It hasn’t been much fun at all to see how “war on drugs in sport” has become a proxy version of the Cold War, fixated on Russia. This weekend’s banning of the Russian long jumper Darya Klishina took that fixation to fresh extremes. More>>


Keeping Out The Vote: Gordon Campbell On The US Elections

I’ll focus here on just two ways that dis-enfranchisement is currently occurring in the US: (a) by the rigging of the boundary lines for voter districts and (b) by demanding elaborate photo IDs before people are allowed to cast their vote. More>>

Live Blog: Open Source//Open Society Conference

The second annual Open Source Open Society Conference is a 2 day event taking place on 22-23 August 2016 at Michael Fowler Centre in Wellington… Scoop is hosting a live blog summarising the key points of this exciting conference. More>>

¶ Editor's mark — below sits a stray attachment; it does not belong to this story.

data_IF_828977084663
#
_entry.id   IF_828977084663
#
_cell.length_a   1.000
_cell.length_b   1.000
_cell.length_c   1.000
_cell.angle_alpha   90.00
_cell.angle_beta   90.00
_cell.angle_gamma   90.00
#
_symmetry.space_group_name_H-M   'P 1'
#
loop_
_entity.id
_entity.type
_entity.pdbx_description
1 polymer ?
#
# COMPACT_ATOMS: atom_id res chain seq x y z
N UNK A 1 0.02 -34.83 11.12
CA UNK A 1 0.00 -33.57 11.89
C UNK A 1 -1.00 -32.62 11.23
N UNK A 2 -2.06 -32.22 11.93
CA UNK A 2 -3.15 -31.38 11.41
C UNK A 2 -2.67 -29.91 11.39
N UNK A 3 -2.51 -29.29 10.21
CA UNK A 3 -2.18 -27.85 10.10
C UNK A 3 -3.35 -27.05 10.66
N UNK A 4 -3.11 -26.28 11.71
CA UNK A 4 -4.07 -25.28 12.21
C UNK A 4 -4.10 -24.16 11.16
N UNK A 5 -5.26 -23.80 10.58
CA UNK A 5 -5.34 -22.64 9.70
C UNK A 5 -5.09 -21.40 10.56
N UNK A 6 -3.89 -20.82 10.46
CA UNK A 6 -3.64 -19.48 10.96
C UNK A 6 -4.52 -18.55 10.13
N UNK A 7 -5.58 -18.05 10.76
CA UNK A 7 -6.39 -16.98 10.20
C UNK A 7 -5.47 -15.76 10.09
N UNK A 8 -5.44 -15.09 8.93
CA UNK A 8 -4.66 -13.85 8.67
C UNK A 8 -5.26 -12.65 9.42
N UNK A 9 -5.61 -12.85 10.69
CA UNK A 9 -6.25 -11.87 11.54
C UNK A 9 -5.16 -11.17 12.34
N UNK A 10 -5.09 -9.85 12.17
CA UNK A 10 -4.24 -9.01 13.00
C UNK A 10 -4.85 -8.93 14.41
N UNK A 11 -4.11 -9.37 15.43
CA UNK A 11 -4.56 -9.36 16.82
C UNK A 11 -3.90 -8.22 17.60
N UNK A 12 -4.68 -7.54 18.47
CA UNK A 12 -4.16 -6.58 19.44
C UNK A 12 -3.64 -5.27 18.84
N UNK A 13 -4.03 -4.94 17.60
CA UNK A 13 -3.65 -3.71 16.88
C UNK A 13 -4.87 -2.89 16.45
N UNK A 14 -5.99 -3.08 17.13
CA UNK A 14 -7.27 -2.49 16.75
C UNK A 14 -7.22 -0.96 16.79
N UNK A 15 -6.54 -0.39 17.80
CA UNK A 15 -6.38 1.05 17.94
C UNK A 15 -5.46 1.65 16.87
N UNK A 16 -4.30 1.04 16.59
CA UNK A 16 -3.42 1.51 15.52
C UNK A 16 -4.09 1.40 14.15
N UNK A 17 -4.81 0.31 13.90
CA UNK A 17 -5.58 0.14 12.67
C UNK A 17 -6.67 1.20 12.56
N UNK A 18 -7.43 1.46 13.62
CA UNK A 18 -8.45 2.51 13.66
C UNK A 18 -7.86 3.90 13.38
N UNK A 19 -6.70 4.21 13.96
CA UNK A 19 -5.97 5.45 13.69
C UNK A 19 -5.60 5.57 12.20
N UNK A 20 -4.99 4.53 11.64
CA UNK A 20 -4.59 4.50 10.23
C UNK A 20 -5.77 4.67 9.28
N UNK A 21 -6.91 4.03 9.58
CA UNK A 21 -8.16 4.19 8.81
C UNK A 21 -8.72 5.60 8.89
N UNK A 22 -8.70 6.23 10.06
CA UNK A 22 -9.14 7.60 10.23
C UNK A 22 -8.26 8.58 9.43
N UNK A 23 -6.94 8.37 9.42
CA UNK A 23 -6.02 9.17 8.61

Open Source / Open Society: The Scoop Foundation - An Open Model For NZ Media

Access to accurate, relevant and timely information is a crucial aspect of an open and transparent society. However, in our digital society information is in a state of flux with every aspect of its creation, delivery and consumption undergoing profound redefinition... More>>

Ramzy Baroud: Being Black Palestinian - Solidarity As A Welcome Pathology

It should come as no surprise that the loudest international solidarity that accompanied the continued spate of the killing of Black Americans comes from Palestine; that books have already been written and published by Palestinians about the plight of their Black brethren. In fact, that solidarity is mutual. More>>


Get More From Scoop

Top Scoops
Search Scoop  
Powered by Vodafone
NZ independent news